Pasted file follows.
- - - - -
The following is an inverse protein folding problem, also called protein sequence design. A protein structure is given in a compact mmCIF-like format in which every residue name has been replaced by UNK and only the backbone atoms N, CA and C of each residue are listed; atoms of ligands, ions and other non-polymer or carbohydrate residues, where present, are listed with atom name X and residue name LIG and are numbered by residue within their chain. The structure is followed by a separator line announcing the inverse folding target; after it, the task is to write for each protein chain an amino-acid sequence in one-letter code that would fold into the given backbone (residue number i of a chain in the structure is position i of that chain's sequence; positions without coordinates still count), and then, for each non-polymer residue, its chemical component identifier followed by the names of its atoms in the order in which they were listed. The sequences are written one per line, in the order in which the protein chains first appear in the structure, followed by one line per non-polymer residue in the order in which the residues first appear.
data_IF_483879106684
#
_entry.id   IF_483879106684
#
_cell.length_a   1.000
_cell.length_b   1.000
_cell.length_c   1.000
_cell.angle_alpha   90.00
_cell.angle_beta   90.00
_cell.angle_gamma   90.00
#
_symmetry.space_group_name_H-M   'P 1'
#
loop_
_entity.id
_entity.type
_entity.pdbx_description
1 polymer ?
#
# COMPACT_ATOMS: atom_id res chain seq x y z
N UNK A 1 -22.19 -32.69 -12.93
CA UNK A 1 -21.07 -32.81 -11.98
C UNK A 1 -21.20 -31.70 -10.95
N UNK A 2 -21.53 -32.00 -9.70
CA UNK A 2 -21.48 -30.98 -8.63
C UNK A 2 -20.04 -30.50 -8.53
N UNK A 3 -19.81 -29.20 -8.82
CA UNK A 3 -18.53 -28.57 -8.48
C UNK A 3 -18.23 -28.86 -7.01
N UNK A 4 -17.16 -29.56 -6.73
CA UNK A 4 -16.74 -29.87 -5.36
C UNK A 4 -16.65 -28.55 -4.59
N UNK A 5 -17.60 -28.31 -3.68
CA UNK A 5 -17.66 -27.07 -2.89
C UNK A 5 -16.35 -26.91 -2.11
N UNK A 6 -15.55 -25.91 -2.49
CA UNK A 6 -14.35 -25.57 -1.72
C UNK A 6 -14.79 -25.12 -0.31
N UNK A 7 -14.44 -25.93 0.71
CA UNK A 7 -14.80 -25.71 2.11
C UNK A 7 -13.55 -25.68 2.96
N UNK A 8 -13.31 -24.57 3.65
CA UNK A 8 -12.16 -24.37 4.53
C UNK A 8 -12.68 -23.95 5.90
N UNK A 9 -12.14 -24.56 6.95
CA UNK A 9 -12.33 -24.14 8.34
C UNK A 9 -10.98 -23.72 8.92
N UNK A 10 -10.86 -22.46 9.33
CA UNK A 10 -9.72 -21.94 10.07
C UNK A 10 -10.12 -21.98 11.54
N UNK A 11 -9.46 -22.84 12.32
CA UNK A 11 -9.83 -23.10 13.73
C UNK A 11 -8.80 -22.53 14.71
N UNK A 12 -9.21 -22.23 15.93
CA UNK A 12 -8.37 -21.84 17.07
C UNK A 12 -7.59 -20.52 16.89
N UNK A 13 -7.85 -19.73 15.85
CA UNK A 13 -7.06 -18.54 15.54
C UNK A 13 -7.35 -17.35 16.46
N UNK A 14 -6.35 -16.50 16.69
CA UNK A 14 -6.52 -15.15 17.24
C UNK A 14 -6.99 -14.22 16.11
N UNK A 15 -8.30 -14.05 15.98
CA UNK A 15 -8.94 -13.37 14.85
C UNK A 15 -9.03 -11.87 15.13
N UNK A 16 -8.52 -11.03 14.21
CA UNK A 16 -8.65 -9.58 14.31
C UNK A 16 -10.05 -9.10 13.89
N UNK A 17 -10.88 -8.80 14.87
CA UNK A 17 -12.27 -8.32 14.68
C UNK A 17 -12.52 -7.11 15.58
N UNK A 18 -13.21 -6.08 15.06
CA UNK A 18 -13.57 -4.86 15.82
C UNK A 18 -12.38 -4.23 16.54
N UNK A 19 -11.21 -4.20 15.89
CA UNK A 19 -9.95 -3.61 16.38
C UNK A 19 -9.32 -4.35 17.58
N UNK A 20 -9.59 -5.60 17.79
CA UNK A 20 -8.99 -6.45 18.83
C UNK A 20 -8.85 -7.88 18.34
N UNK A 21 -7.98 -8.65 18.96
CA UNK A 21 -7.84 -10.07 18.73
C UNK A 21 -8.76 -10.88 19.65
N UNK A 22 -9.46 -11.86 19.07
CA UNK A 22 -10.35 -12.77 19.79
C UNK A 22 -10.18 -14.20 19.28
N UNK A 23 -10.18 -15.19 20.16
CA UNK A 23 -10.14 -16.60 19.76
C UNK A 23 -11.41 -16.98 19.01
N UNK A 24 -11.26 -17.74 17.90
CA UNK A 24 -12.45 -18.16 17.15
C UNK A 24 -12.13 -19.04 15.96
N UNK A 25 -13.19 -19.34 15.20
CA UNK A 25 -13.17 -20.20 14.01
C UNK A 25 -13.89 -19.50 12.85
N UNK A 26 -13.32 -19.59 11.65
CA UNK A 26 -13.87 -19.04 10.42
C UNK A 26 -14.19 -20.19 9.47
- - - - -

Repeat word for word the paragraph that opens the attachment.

The following is an inverse protein folding problem, also called protein sequence design. A protein structure is given in a compact mmCIF-like format in which every residue name has been replaced by UNK and only the backbone atoms N, CA and C of each residue are listed; atoms of ligands, ions and other non-polymer or carbohydrate residues, where present, are listed with atom name X and residue name LIG and are numbered by residue within their chain. The structure is followed by a separator line announcing the inverse folding target; after it, the task is to write for each protein chain an amino-acid sequence in one-letter code that would fold into the given backbone (residue number i of a chain in the structure is position i of that chain's sequence; positions without coordinates still count), and then, for each non-polymer residue, its chemical component identifier followed by the names of its atoms in the order in which they were listed. The sequences are written one per line, in the order in which the protein chains first appear in the structure, followed by one line per non-polymer residue in the order in which the residues first appear.